2017 50 Book Challenge

Discussion in 'Entertainment, Culture, and Sports' started by edinatlanta, Dec 23, 2010.

  1. California Dreamer

    California Dreamer Senior member

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    27. So You don't Get Lost in the Neighbourhood, by Patrick Modiano
    My rating, 2 out of 5 stars

    Since Modiano won the Nobel I have been keeping my eye out for his books, with little luck. So I was keen to read this when I saw it at the library.

    The premise is interesting. Jean, a middle-aged author is contacted out of the blue by a stranger who has found his long-lost address book. When they meet up the stranger, Gilles, pushes him for more detail on a name in the address book, Jean can't remember anything at all about this person.

    In such a short novel it's difficult to say much more and explain my opinion of it without spoiling.

    The novel plays out like a mystery, as Jean digs deeper into his past with the help of a dossier that Gilles's girlfriend has given him. He start to recall shadowy details of a woman in his childhood called Annie Astrand.

    At the denouement, it turns out that Modiano does not explain the mystery; neither what happened nor the fate of any of the characters is resolved. Everybody remains a cypher and the plot is intentionally not resolved. My overwhelming response was one of disgust at being manipulated by an author playing silly experimental games. Almost any other ending would have been preferable to this unresolved mess.
     
  2. noob in 89

    noob in 89 Senior member

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    Collected stories of Lydia Davis. Available in one volume, and probably the most influential experimental story writer, so...awesome.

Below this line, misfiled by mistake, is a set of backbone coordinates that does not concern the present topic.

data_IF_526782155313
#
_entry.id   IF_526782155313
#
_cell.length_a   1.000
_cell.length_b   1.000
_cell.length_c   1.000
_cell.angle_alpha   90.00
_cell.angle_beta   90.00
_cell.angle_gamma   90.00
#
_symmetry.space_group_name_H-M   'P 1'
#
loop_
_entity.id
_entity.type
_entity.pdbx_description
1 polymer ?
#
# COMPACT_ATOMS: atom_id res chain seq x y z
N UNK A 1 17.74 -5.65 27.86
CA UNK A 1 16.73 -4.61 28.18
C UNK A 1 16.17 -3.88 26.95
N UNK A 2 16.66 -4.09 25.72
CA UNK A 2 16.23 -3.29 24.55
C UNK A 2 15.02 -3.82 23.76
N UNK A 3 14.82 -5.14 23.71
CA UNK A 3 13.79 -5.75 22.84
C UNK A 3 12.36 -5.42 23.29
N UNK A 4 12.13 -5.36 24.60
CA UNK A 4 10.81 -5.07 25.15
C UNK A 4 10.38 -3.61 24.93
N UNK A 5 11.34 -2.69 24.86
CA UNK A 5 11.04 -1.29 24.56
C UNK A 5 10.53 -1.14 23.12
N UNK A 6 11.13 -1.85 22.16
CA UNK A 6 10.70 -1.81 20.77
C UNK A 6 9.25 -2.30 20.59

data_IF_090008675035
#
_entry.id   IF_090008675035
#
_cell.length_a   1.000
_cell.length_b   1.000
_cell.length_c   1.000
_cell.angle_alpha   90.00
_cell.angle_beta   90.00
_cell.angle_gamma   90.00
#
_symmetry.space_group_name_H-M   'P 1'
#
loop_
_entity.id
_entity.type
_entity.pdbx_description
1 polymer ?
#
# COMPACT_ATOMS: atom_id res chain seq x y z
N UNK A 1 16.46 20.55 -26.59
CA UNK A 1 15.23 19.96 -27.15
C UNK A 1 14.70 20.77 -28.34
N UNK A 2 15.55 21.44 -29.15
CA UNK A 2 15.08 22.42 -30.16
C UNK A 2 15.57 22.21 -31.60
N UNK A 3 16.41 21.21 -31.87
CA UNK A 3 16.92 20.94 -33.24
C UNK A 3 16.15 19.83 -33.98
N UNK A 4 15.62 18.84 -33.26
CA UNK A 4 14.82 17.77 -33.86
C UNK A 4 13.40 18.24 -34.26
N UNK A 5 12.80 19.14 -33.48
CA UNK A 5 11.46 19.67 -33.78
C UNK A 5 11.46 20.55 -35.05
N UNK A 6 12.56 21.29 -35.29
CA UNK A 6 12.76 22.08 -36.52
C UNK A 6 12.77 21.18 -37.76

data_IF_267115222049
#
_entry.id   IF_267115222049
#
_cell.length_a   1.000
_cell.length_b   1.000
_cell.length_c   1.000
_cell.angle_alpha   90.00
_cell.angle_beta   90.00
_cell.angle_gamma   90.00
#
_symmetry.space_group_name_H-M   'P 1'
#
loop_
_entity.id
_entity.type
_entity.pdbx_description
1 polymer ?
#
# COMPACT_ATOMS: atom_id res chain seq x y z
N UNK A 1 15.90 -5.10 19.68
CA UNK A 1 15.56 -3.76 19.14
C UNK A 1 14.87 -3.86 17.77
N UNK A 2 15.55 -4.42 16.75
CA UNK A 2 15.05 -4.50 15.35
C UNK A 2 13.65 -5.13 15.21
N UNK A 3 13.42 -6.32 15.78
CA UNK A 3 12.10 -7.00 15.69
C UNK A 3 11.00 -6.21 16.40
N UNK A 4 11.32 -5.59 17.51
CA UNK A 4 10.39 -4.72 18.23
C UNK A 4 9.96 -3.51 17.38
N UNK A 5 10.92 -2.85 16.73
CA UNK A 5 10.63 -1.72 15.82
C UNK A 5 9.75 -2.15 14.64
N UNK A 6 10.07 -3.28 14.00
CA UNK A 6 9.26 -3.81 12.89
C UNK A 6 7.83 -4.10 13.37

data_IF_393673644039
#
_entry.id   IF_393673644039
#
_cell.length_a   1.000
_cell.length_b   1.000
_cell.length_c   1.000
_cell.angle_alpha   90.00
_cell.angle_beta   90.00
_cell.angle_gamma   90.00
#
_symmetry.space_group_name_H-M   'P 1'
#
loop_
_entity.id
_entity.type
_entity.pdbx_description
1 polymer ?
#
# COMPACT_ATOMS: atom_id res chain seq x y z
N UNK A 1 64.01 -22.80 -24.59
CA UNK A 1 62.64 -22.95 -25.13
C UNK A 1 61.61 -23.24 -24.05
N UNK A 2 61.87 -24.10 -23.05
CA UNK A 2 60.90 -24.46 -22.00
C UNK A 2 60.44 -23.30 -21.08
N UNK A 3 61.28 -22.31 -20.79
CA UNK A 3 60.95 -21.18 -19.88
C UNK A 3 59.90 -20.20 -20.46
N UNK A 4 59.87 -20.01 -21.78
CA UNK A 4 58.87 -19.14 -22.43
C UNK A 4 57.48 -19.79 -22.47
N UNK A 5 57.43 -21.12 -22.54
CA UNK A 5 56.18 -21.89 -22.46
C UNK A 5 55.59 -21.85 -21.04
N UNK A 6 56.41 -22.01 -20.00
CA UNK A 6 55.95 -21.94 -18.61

Also J Robert Lennon's short story book again, a direct descendent. Really, really good.
     
  3. California Dreamer

    California Dreamer Senior member

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    I haven't read it yet, but if you like experimental short stories, you might want to check out The High Places, by Australian writer Fiona McFarlane. It just won the Dylan Thomas Prize.
     
  4. Geoffrey Firmin

    Geoffrey Firmin Senior member

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    21 Master,Liar, Traitor, Friend by Christoffer Carlsson.

    So where to begin this is the third book in the series, murder, greed political corruption espionage in a dark Swedish vein, one has ask where do we go from here. A dynamic narrative with enough twists and turns to keep any fans of Scandi Noir and espionage thrillers enthralled, but only if you wade through the first two books. Its exceptionally dark and fascinating read. I like how the author took real events and gave it his own interpretation. As a series highly recommended, mind you there are times when Detective Leo Junker is exceptionally irritating.
     
    Last edited: May 23, 2017 at 8:22 PM
  5. noob in 89

    noob in 89 Senior member

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    Whoah, thanks! This looks great, and as weird as it sounds, I've been looking for some Australian experimental-ish short stories for awhile. (I found some type of young/under 35 anthology from the 90's/early 00's awhile back, but lost it before I could commit any names to memory).

    I've been on a major lull lately, with most everything I've come across just feeling the same. Been re-reading stories by Chris Adrian, Benjamin Percy and Judy Budnitz, and my big branching out has included some of their novels.

    I've got the new DeLillo on deck (that this thread alerted me to); seems great based on the first chapter, but I feel no great urgency to read it. (It, too, seems as bleak as his last several books). His collection, on the other hand, was one of my favorite reads of the last few years. Really beautiful stuff.

    I finished my couple decades of X-Men comics -- fulfilling a promise to an old friend -- and found I really like reading them lit-up on a laptop at night, so I went ahead and read a big chunk of Spider-Man, too. Marvel has enough 'literary' writers to keep it interesting, and anything that makes me feel thirteen again is a plus...

    This is all bad for counting, though.
     

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